Similarly, we need to provide children the right set of values, guidelines and opportunities so they can express their feelings, emotions, thoughts, and creativity in a safe environment. This is essential because our children imitate what they see and hear, particularly from their parents. We need to teach them communication skills, so they express themselves in a respectful way.
This is possible when we assess our own behaviour and express ourselves calmly, thereby providing a safe environment in which they can learn things. For example, whenever I am in the middle of a chaotic situation, I try to think about what I’m saying and doing as a reaction to my children doing something. If required, I take a time out by taking a deep breath to calm myself, or by standing back and waiting for them to comprehend things at their own pace, in their own way, without my intervention.
Here are some tips I try to include in my parenting, so I can replace habitual and reflexive negative comments with phrases encouraging intrinsic motivation and the emotional growth of my kids. In case my kids are making mistakes, I calmly tell them to try harder. I feel if I encourage my kids to work harder, they will improve eventually, while also feeling proud of their own progress.
Similarly, if my kid scrapes their knee and bursts into tears, I offer a hug and acknowledge their pain. I then ask whether they would like a Band-Aid. When my kids demand expensive toys or video games, rather than saying no outright, I explain I cannot buy it for them because I’m saving money for more important things. If they insist on discussing it further, I have a perfect window to start a conversation about how to budget and manage money. We should take all necessary measures to do what needs to be done. If the situation requires, I promote non-competitive activities as well so kids can play together and relate to each other.
Studies on improving sibling relationships show children have better relationships when they share activities they both enjoy. The problem is that sometimes it can be tough to identify these activities if there is an age or interest gap. If parents pay attention, they can usually suggest something that will interest both children.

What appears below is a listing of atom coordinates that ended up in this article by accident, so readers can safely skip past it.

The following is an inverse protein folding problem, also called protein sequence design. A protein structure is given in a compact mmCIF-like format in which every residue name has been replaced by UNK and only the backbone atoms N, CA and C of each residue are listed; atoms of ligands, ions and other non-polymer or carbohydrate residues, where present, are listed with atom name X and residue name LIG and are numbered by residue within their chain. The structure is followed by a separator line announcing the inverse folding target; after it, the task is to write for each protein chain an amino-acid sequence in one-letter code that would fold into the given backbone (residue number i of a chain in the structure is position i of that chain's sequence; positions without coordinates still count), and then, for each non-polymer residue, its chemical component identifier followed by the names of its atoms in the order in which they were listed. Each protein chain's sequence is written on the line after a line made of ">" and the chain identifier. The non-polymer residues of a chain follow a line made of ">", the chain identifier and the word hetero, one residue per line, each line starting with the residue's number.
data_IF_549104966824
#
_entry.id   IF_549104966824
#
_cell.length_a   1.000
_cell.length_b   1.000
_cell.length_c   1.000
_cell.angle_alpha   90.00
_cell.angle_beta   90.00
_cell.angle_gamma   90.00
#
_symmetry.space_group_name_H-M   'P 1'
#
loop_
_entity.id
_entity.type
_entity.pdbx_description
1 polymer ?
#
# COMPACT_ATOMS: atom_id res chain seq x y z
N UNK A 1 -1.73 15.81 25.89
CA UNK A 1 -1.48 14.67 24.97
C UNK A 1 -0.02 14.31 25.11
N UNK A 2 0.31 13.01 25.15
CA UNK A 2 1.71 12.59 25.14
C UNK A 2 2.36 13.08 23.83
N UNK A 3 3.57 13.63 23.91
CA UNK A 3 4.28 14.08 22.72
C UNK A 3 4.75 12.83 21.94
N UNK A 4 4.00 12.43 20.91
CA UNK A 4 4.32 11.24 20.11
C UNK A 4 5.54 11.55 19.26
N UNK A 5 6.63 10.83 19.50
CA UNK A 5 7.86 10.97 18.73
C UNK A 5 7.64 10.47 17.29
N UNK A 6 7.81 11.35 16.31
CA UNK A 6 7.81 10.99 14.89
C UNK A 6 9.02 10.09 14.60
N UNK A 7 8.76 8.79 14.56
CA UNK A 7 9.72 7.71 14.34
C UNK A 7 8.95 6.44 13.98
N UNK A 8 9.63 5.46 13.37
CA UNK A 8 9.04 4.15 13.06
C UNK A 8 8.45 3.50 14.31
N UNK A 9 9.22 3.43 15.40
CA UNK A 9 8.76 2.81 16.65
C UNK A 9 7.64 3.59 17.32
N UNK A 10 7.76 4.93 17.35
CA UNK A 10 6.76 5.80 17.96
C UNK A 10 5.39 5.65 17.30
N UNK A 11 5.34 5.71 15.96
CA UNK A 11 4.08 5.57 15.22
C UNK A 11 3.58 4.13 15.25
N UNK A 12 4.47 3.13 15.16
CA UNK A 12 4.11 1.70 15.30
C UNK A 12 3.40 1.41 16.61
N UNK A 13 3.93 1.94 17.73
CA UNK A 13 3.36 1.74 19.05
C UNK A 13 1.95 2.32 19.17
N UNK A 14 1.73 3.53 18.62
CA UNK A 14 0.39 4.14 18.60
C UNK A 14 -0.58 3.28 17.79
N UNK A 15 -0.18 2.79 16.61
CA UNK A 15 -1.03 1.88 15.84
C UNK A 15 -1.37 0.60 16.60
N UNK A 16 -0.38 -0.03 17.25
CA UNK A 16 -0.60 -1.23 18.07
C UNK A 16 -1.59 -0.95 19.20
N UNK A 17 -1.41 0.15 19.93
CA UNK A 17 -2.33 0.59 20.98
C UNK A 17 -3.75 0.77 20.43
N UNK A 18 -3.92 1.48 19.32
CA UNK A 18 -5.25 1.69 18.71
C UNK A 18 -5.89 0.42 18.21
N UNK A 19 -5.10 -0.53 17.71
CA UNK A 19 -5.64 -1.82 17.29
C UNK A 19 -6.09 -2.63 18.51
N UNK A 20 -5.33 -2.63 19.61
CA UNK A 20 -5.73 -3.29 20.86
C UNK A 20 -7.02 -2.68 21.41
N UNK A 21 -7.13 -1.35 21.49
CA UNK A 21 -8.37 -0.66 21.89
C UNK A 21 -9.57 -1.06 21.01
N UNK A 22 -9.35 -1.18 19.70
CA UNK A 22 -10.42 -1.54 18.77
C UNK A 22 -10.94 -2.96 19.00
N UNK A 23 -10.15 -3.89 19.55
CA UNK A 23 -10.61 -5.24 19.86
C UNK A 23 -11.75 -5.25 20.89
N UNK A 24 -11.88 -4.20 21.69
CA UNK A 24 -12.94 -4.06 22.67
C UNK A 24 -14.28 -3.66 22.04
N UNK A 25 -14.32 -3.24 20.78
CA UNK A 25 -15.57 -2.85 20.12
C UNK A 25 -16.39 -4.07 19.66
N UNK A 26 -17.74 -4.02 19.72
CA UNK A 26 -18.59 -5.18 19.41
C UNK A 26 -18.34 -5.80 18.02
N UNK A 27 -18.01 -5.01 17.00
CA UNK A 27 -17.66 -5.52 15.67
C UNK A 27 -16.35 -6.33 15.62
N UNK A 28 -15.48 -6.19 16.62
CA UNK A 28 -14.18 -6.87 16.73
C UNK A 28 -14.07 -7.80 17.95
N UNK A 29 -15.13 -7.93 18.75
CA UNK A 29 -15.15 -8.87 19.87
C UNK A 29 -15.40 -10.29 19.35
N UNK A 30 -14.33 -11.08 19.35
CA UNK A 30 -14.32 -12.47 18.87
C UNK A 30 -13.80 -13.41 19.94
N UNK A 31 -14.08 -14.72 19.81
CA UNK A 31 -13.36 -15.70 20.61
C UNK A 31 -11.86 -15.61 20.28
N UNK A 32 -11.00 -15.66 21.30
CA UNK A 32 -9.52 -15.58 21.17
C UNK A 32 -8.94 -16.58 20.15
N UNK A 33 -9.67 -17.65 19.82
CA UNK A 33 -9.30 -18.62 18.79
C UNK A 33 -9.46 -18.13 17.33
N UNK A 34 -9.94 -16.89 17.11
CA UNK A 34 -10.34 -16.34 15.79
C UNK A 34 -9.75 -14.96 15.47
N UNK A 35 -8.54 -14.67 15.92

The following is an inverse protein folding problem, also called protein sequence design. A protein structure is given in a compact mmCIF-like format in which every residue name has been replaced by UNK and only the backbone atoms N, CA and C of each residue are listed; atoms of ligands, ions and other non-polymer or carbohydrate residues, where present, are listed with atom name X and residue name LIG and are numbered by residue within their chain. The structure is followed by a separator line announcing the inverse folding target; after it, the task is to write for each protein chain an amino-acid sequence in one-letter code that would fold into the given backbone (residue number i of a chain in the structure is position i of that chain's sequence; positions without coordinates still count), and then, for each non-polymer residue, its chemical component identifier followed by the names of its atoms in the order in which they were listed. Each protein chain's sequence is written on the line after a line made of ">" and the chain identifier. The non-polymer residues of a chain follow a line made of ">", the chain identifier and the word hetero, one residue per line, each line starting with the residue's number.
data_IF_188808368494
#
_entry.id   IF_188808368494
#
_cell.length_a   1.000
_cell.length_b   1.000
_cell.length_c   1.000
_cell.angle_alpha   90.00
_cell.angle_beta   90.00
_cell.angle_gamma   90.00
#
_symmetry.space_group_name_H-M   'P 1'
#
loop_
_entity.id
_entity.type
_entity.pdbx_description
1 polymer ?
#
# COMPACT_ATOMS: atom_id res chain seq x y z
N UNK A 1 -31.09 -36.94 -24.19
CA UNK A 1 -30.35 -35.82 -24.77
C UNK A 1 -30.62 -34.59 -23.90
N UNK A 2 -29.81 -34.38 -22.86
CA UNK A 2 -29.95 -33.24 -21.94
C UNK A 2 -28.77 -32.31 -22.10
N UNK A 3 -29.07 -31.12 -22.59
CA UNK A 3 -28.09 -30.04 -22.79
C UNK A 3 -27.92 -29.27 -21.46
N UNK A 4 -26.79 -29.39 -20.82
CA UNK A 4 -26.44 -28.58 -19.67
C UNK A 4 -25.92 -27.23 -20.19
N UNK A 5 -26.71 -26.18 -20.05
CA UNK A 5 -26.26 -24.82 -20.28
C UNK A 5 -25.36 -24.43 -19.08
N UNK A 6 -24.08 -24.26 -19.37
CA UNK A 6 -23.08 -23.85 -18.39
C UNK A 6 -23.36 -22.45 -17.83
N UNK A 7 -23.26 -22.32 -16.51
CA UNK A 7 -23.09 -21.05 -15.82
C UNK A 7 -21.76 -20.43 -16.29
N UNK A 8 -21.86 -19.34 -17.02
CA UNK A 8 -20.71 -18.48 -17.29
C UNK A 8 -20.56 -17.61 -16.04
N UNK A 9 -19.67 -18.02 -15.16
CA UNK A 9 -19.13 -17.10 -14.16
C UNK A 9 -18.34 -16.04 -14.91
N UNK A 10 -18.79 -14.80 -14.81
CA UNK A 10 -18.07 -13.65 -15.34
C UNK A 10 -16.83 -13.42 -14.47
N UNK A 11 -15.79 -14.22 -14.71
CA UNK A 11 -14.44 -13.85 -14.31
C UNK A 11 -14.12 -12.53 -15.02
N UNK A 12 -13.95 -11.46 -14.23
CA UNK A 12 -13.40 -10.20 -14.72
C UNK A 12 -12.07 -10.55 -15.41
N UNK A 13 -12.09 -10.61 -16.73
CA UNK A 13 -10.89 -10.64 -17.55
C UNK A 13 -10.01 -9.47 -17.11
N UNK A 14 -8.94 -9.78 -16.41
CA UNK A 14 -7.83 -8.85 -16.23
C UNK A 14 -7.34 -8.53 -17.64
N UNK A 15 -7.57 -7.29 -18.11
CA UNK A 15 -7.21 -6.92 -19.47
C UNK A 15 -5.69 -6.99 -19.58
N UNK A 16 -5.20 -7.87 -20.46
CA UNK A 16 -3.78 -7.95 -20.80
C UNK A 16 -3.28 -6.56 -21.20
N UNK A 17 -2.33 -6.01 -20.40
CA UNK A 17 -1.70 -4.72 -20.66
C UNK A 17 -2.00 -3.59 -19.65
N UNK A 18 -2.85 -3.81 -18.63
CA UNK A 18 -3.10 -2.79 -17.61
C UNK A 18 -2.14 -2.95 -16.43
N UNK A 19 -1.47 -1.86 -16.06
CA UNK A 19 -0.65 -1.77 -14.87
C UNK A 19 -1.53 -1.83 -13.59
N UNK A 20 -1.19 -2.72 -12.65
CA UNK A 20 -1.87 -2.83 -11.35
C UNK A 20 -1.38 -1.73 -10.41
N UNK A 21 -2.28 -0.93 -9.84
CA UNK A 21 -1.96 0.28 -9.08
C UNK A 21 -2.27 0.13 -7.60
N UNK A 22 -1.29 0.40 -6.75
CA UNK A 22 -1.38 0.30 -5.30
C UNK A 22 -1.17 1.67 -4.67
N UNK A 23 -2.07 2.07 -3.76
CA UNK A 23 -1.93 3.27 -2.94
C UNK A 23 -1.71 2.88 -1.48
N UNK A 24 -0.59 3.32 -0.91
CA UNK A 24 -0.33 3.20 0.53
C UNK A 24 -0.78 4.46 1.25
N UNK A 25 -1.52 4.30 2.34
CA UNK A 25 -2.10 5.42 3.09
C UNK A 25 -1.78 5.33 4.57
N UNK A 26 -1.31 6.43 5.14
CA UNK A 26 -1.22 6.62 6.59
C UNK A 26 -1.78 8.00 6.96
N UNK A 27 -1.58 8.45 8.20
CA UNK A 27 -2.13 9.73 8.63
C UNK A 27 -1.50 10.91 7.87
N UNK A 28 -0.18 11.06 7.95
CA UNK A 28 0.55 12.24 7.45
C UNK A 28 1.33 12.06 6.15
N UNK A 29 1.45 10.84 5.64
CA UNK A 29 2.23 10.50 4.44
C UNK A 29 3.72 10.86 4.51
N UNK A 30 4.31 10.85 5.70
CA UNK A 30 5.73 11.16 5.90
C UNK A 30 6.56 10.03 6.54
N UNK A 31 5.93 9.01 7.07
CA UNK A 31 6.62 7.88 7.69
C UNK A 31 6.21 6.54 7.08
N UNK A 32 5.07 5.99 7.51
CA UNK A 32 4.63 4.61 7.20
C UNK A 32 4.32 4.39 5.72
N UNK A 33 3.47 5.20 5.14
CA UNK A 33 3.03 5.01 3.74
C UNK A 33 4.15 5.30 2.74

I believe parenting is an art we all need to learn as we go along nurturing our kids. There is no hard and fast rule to raising children. What will work in our home depends on our family, our child’s unique personality, the circumstances we are in, and the luck or challenges that come our way. But by consistently imparting our values, love and wisdom, our children will turn out right.
Let’s all work as collaborators in this effort to provide a safe environment for our children so they grow to be confident, self-reliant and positive individuals. For this, we should all choose the right and kind words so our kids can express what they want and how they feel. Hearing and respecting their feelings and allowing positive choices, while setting fair and clear limits, is the healthy balance we should strive for.
I’m saying this because for me, being respectful and displaying caring behaviour in our own interactions can make all the difference. It is appropriate to clarify by quoting what Maya Angelou once said,
“The birth of my son caused me to develop enough courage to invent my life. I learned how love my son without wanting to possess him and I learned how to teach him to teach himself.”
The views expressed by the writer and the reader comments do not necessarily reflect the views and policies of The Express Tribune.